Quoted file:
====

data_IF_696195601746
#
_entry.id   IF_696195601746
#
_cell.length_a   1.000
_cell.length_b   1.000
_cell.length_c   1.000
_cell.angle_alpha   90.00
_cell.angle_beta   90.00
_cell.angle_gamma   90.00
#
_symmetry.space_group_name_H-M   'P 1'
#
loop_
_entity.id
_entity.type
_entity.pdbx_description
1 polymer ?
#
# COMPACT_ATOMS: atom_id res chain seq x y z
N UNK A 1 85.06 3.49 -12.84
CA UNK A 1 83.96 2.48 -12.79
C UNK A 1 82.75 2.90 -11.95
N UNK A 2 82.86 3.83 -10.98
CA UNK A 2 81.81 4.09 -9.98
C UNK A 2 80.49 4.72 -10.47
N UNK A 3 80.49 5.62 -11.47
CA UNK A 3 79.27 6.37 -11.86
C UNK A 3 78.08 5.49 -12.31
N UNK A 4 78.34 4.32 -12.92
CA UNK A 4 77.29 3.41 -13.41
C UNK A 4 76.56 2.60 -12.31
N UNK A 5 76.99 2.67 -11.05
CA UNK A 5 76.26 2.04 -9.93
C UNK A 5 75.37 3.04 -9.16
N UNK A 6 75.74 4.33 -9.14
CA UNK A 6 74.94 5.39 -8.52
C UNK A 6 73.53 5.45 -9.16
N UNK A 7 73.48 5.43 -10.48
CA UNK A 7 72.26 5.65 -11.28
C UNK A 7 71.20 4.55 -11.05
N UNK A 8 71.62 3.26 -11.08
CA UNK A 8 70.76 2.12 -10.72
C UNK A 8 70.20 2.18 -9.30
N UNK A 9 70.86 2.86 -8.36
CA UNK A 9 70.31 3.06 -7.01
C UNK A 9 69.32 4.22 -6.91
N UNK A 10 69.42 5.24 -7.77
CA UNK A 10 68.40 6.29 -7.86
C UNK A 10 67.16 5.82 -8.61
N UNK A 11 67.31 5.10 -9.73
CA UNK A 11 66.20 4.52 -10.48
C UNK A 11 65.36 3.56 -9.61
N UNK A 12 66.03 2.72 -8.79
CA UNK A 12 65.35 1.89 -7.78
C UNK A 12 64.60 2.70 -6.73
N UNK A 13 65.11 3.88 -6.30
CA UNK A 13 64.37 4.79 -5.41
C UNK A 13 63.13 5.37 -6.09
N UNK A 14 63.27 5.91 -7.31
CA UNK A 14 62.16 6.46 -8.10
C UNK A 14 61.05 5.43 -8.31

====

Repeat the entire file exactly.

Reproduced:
data_IF_696195601746
#
_entry.id   IF_696195601746
#
_cell.length_a   1.000
_cell.length_b   1.000
_cell.length_c   1.000
_cell.angle_alpha   90.00
_cell.angle_beta   90.00
_cell.angle_gamma   90.00
#
_symmetry.space_group_name_H-M   'P 1'
#
loop_
_entity.id
_entity.type
_entity.pdbx_description
1 polymer ?
#
# COMPACT_ATOMS: atom_id res chain seq x y z
N UNK A 1 85.06 3.49 -12.84
CA UNK A 1 83.96 2.48 -12.79
C UNK A 1 82.75 2.90 -11.95
N UNK A 2 82.86 3.83 -10.98
CA UNK A 2 81.81 4.09 -9.98
C UNK A 2 80.49 4.72 -10.47
N UNK A 3 80.49 5.62 -11.47
CA UNK A 3 79.27 6.37 -11.86
C UNK A 3 78.08 5.49 -12.31
N UNK A 4 78.34 4.32 -12.92
CA UNK A 4 77.29 3.41 -13.41
C UNK A 4 76.56 2.60 -12.31
N UNK A 5 76.99 2.67 -11.05
CA UNK A 5 76.26 2.04 -9.93
C UNK A 5 75.37 3.04 -9.16
N UNK A 6 75.74 4.33 -9.14
CA UNK A 6 74.94 5.39 -8.52
C UNK A 6 73.53 5.45 -9.16
N UNK A 7 73.48 5.43 -10.48
CA UNK A 7 72.26 5.65 -11.28
C UNK A 7 71.20 4.55 -11.05
N UNK A 8 71.62 3.26 -11.08
CA UNK A 8 70.76 2.12 -10.72
C UNK A 8 70.20 2.18 -9.30
N UNK A 9 70.86 2.86 -8.36
CA UNK A 9 70.31 3.06 -7.01
C UNK A 9 69.32 4.22 -6.91
N UNK A 10 69.42 5.24 -7.77
CA UNK A 10 68.40 6.29 -7.86
C UNK A 10 67.16 5.82 -8.61
N UNK A 11 67.31 5.10 -9.73
CA UNK A 11 66.20 4.52 -10.48
C UNK A 11 65.36 3.56 -9.61
N UNK A 12 66.03 2.72 -8.79
CA UNK A 12 65.35 1.89 -7.78
C UNK A 12 64.60 2.70 -6.73
N UNK A 13 65.11 3.88 -6.30
CA UNK A 13 64.37 4.79 -5.41
C UNK A 13 63.13 5.37 -6.09
N UNK A 14 63.27 5.91 -7.31
CA UNK A 14 62.16 6.46 -8.10
C UNK A 14 61.05 5.43 -8.31